LangaList Plus

Still *Another* Code Load Success Story

After his site was listed in the last "Load The Code" section, this reader

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8-bit Colors In A 32-Bit World

Hi Fred, I have an older program, Crazy for Ragtime, that
was delightful, with MIDI, movies, and lots of history. Recently, I tried to
install it on XP Pro. I also have 2 LG Flatron LCD monitors. The program
would always crash. One day I discovered that it wanted to display in 256
colors. My monitors don’t display that low. Is there any way to get around
this problem. I have tried the Compatibility method without success but I
hate to lose such a valuable program. Any thoughts? —Hal Allert

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Server vs PC Software

Hi Fred, I have been reading about your
suggestions on creating home servers with older or new computers. That is
fine and dandy but be careful about mentioning that you have a server when you
talk to various support techs and services. I mentioned that I had a server to a Norton Antivirus Tech and he told me
that I had no right to use standard Norton Antivirus software on a server
and I had to stop using it immediately and buy their server version which
costs several hundred dollars. I would imagine this holds true with other
companies too. I had to explain that it was not a business server and
really try hard to convince him it was not. The tech world is so use to
equating server with the business world that as a home user, if you refer to you
system as a server, you could get yourself into trouble. Sincerely, Dale Ashby

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Emergency Recovery Utility

Hi Fred, I have subscribed to the Plus version
since its inception and find that its value is worth more than you charge. I recently found the free "Emergency Recovery Utility NT", ERUNT, at
http://tinyurl.com/6j8xa
… The "detailed Information"
page gives a good description of why one would want to use this program. It appears to be good program to use for incremental backup purposes so I now
use the Autoback version with its /days:n option started by the WinXP Scheduled
Tasks Manager. —Eric Bloch

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Are Admin Shares Dangerous?

Hi Fred! I’ve tried multiple Google searches on
this issue, but haven’t been able to find the right combination of keywords to
find the answer to my question. Firstly a bit of background: I have a wired/wireless network at home
consisting of my PC, my brother’s PC and a file server. My computer is
attached directly to the network (and the Internet) via Cat5 to a Netgear
RP614 router. My brothers PC is connected to the network via a wireless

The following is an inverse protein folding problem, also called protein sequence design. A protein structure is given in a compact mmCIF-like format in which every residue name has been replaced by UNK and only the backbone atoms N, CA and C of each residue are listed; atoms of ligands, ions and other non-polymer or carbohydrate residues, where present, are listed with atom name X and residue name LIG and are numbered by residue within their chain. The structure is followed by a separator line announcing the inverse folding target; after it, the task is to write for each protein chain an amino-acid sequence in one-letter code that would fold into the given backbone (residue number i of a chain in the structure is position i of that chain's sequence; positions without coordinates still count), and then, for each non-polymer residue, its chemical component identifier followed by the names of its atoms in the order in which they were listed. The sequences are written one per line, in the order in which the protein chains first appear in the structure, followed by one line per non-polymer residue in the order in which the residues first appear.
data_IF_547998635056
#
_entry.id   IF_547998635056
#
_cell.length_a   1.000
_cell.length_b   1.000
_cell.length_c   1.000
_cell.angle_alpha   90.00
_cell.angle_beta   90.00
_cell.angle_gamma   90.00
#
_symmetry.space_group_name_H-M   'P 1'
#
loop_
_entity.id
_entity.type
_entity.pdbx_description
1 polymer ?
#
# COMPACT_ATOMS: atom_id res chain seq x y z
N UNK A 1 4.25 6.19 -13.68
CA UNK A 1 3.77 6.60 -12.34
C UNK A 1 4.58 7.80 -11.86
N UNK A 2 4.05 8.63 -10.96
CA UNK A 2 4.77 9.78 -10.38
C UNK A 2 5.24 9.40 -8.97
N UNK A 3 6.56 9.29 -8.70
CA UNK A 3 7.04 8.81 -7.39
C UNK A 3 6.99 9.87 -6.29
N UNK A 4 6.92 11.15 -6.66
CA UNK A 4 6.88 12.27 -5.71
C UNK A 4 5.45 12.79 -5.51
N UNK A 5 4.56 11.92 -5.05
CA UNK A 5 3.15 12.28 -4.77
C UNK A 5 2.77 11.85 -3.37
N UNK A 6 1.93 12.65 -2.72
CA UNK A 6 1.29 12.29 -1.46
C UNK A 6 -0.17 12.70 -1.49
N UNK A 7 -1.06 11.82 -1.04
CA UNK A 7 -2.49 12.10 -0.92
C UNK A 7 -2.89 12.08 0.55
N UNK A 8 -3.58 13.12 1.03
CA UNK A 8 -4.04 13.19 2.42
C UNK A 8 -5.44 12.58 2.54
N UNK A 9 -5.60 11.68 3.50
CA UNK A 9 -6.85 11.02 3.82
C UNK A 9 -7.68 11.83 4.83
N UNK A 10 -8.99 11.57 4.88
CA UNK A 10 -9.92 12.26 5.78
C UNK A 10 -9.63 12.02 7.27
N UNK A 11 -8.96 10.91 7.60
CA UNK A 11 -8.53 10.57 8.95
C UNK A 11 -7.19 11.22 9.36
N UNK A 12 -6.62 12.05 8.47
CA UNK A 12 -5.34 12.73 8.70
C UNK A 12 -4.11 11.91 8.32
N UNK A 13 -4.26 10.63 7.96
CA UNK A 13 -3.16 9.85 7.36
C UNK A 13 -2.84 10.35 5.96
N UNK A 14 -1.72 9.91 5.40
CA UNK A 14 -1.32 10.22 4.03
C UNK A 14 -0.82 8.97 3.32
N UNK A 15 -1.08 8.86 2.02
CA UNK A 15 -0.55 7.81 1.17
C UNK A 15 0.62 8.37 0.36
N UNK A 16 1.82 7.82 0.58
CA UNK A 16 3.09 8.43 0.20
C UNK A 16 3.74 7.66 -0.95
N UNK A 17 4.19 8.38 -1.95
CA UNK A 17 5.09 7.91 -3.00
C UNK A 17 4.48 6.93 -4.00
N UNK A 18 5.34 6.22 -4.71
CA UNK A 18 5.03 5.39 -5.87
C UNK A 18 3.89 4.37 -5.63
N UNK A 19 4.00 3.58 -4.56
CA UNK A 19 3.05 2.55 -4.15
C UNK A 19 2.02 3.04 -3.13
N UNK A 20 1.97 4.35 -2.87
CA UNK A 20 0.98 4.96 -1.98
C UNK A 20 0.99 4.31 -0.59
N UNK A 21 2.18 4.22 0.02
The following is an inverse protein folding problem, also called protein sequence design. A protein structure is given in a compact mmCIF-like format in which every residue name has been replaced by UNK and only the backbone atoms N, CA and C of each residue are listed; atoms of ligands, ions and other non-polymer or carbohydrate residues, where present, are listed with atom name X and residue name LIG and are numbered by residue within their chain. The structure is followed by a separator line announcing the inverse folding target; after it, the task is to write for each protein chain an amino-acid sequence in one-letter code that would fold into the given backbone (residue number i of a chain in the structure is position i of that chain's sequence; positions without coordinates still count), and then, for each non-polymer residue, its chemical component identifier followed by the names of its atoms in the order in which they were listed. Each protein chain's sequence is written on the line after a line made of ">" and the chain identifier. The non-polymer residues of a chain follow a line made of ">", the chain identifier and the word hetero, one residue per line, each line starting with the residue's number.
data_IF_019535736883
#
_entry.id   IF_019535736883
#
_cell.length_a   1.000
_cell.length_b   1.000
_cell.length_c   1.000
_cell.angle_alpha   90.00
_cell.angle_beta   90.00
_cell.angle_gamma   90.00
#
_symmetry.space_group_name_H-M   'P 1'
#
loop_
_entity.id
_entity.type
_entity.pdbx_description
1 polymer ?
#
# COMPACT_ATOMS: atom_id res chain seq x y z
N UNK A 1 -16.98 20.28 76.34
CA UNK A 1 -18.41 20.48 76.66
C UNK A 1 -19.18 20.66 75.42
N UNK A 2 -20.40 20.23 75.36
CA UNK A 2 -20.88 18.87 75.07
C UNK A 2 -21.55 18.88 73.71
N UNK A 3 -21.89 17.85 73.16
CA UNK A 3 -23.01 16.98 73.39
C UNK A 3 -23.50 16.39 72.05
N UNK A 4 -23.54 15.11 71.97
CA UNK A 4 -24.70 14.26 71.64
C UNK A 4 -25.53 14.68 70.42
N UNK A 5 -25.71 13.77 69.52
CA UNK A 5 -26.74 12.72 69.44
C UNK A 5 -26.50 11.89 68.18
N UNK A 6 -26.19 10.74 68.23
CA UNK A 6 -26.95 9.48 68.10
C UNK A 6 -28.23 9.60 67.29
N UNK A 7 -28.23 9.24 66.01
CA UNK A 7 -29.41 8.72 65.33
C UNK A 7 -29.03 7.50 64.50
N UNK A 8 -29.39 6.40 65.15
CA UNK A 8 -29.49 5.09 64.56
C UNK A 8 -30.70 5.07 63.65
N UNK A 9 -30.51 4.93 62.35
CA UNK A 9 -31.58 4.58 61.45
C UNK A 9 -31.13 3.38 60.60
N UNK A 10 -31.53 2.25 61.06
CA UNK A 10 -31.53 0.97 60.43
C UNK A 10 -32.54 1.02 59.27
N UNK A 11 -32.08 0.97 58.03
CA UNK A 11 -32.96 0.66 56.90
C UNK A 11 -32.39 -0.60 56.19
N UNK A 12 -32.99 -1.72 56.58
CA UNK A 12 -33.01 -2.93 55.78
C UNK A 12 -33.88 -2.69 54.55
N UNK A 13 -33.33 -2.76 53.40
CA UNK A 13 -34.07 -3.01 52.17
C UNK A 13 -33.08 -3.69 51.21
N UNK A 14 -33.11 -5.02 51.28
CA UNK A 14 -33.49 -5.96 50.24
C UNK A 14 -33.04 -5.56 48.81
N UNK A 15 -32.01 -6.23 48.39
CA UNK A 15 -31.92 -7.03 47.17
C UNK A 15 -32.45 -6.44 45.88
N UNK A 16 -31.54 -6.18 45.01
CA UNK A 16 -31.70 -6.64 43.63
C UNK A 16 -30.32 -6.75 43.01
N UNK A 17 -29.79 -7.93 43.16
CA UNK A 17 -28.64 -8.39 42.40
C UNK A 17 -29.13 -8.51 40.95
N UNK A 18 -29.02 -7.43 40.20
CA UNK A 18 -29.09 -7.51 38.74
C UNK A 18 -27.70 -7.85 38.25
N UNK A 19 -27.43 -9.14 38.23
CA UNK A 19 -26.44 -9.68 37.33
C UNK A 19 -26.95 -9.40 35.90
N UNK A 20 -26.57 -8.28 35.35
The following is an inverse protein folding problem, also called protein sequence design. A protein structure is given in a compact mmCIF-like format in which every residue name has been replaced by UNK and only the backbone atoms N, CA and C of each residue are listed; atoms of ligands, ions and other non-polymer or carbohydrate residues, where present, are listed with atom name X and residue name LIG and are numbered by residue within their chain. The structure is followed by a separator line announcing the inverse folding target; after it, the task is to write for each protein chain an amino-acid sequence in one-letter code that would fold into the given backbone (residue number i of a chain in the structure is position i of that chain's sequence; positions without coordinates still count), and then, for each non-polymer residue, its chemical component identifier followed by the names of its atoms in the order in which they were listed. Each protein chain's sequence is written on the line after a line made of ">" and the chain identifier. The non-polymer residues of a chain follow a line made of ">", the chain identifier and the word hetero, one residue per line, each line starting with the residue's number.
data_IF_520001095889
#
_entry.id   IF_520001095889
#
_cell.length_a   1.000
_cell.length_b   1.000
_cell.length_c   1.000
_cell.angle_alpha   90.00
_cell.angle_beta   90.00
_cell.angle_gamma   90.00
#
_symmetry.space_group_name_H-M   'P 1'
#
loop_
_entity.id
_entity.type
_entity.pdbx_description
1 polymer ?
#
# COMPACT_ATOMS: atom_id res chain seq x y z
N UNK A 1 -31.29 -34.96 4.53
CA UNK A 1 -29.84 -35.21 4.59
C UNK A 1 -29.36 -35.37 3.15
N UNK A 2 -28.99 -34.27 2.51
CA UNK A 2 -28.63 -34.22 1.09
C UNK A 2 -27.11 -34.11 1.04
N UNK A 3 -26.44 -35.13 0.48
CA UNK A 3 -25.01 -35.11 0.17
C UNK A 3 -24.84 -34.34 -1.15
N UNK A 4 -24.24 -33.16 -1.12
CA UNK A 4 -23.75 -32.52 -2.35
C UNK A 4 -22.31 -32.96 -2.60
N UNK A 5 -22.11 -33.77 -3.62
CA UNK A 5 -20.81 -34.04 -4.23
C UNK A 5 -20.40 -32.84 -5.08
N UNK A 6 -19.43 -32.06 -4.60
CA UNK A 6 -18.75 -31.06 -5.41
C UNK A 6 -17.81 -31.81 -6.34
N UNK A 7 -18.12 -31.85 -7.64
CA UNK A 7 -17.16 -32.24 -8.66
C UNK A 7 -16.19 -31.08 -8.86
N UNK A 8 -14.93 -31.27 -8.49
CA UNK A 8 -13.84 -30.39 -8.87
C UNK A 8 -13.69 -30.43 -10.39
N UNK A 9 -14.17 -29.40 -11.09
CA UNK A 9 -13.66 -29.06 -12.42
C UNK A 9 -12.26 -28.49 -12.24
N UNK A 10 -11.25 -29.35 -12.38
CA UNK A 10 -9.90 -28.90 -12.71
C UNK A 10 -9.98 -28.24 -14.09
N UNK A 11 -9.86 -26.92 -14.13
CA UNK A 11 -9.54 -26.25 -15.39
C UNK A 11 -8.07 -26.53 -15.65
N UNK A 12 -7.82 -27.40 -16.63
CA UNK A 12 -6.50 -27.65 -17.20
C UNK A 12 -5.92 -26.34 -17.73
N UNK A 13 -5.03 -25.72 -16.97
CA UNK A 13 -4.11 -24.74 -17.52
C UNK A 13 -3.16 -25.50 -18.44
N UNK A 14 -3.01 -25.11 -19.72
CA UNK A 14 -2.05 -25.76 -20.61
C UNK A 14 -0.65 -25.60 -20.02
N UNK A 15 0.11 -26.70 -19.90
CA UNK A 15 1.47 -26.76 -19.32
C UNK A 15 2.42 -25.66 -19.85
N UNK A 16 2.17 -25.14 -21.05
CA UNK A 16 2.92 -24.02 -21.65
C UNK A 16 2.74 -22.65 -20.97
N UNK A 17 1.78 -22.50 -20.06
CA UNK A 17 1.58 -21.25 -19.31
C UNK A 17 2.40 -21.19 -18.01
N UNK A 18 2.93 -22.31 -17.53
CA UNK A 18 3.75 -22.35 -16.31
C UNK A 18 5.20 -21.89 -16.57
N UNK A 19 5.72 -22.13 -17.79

access point attached to my router. I have a share set up on my brother’s
computer for performing various administrative tasks, but my computer is totally
locked down and doesn’t have any sharing enabled. My question is: if my brother somehow catches a worm, trojan or other
malware and the antivirus doesn’t stop it – can this malware come through
this administrative share that I have access to, and infect my PC? Or could
it only infect me if I had a share on my PC for the malware to ‘jump
through’?

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Network Kills Audio?

Fred,
Love your newsletter. I started with the free edition and have been a Plus
subscriber for several years.  I had an experience a couple of months ago that may be of help to some of your
readers. One of my friends got a new computer and wanted me to configure it so
they could surf the Internet safely. The computer is a Compaq Presario, AMD
Sempron 3000+, 256 DDR, 40GB HDD, CD-RW/DVD ROM,  Phoenix/Award BIOS and has
Windows XP Home. I installed the free Zone Alarm firewall, AVG anti-virus free
edition and Hitman Pro 2. They were on a dialup connection, so since they were
not using the Ethernet port I disabled it in the BIOS.  Several days later they told me that the computer did not have any sound since I
worked on it. I went back and found that when I went into Control Panel – Sound
and Audio Devices, the Device Volume section was grayed out. After a lot of
looking for the problem I ended up calling tech support. They talked me through
about 15 minutes worth of things I already tried to no avail. Then they told me
to reset the BIOS defaults. The sound came back as soon as I did this. Just so I
knew for sure what caused the problem I went into the BIOS and disabled the
Ethernet port again. The sound quit working. I enabled the Ethernet port and the
sound came back. I should have tried resetting the BIOS before calling tech
support but I knew the only thing I did in the BIOS was disable the Ethernet
port. I could not see how that would effect the sound. Just goes to show that
you should never take anything for granted, especially when it comes to
computers. —Dave Mantz

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